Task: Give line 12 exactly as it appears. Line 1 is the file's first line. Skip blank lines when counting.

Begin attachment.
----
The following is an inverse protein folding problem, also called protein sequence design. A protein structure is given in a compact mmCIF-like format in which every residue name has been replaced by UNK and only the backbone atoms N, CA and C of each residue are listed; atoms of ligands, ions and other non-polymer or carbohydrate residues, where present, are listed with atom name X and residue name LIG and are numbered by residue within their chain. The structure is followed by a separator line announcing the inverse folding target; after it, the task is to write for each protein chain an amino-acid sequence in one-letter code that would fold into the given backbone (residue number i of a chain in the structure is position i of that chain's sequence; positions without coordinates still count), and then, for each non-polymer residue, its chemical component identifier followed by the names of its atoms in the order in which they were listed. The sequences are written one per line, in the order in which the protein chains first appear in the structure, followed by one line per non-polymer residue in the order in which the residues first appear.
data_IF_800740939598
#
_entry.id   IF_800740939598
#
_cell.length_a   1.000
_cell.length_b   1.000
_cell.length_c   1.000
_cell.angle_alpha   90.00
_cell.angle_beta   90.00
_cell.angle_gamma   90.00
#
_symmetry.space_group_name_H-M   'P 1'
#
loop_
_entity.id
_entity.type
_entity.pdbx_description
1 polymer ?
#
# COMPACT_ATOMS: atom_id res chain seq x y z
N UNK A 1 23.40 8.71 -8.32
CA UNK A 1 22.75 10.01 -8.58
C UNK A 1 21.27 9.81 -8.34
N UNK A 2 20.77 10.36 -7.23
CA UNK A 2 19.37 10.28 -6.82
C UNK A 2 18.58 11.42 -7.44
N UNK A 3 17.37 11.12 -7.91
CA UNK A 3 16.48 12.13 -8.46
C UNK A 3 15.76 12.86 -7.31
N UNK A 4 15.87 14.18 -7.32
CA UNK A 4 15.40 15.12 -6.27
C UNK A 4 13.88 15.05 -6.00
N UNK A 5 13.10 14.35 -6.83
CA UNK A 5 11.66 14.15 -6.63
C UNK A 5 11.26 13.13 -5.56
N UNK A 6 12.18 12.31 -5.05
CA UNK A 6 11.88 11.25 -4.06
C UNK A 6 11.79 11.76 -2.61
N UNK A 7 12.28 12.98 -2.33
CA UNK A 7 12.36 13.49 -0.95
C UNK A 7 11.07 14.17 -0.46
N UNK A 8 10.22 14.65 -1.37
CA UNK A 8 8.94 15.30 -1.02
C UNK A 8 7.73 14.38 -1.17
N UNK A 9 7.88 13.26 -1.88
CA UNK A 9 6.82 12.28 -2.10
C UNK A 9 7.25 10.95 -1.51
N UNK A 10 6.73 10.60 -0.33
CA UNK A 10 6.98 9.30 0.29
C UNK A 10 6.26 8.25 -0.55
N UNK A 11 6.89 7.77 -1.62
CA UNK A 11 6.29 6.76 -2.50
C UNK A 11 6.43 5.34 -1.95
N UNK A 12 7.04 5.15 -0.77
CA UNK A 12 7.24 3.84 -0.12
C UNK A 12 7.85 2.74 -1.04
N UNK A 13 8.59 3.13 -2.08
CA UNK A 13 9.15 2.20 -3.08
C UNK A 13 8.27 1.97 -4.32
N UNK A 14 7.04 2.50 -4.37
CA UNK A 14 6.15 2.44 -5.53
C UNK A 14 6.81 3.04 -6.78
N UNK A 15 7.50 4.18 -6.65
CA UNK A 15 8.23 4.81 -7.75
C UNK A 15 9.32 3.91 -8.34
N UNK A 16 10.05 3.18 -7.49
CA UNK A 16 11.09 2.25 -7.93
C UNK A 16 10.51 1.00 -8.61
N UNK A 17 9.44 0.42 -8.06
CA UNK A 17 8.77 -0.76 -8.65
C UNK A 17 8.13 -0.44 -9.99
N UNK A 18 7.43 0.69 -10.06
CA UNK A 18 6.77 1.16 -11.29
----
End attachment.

#